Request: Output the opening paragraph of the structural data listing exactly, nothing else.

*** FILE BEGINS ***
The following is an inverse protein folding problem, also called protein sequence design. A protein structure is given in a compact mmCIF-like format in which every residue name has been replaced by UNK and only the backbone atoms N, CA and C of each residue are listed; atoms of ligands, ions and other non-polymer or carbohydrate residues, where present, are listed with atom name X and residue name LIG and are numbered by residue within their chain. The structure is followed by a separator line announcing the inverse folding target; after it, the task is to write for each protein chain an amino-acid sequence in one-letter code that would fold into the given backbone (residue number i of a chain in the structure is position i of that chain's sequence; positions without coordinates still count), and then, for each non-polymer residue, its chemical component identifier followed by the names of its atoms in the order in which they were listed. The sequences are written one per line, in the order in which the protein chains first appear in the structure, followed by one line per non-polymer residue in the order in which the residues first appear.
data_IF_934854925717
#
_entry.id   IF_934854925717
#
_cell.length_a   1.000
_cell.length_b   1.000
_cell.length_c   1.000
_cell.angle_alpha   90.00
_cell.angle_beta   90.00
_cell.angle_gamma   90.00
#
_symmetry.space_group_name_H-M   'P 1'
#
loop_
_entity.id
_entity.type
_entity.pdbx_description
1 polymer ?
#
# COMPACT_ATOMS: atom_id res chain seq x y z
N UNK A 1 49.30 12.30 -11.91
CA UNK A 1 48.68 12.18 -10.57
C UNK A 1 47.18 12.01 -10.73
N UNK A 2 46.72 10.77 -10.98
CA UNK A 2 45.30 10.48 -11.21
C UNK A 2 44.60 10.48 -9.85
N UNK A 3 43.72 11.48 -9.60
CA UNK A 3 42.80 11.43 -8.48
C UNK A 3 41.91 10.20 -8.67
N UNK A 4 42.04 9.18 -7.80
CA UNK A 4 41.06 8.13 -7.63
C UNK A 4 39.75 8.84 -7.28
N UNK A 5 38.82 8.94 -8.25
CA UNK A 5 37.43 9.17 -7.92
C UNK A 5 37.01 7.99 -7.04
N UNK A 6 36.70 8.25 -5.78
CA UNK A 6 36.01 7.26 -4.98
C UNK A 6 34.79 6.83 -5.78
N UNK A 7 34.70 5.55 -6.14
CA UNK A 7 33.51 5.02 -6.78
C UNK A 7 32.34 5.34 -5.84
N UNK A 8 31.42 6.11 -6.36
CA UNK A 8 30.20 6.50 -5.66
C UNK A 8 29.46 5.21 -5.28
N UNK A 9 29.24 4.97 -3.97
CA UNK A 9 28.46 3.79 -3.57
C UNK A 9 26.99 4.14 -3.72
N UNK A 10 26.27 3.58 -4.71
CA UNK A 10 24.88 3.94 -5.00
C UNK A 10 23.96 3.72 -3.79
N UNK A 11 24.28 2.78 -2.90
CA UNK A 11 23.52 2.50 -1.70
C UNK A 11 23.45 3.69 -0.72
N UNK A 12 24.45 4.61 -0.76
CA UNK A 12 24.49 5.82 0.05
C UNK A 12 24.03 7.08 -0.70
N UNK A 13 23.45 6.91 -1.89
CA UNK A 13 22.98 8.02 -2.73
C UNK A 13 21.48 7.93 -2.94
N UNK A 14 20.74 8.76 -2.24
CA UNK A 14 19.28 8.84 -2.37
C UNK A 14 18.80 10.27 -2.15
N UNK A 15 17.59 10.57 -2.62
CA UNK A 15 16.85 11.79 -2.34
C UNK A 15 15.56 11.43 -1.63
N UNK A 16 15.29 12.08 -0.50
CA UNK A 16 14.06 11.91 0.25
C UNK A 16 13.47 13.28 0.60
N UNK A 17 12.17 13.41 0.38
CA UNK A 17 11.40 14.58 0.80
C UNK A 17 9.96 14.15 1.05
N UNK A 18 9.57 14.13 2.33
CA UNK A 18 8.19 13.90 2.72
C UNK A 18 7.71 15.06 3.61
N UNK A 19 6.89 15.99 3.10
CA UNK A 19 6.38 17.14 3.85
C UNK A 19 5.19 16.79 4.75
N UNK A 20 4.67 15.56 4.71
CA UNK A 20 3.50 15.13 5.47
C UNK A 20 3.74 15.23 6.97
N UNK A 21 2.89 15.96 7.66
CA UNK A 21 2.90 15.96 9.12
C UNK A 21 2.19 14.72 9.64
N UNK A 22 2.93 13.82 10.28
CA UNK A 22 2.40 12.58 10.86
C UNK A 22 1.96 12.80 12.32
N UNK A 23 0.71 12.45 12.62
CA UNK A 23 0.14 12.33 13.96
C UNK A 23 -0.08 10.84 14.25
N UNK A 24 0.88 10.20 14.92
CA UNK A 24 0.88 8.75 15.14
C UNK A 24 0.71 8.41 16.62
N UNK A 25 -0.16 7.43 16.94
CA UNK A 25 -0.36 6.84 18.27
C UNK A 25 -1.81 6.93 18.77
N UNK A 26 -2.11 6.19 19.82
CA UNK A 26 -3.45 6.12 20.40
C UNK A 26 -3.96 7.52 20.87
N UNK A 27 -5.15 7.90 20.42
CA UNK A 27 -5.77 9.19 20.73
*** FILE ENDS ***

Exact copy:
The following is an inverse protein folding problem, also called protein sequence design. A protein structure is given in a compact mmCIF-like format in which every residue name has been replaced by UNK and only the backbone atoms N, CA and C of each residue are listed; atoms of ligands, ions and other non-polymer or carbohydrate residues, where present, are listed with atom name X and residue name LIG and are numbered by residue within their chain. The structure is followed by a separator line announcing the inverse folding target; after it, the task is to write for each protein chain an amino-acid sequence in one-letter code that would fold into the given backbone (residue number i of a chain in the structure is position i of that chain's sequence; positions without coordinates still count), and then, for each non-polymer residue, its chemical component identifier followed by the names of its atoms in the order in which they were listed. The sequences are written one per line, in the order in which the protein chains first appear in the structure, followed by one line per non-polymer residue in the order in which the residues first appear.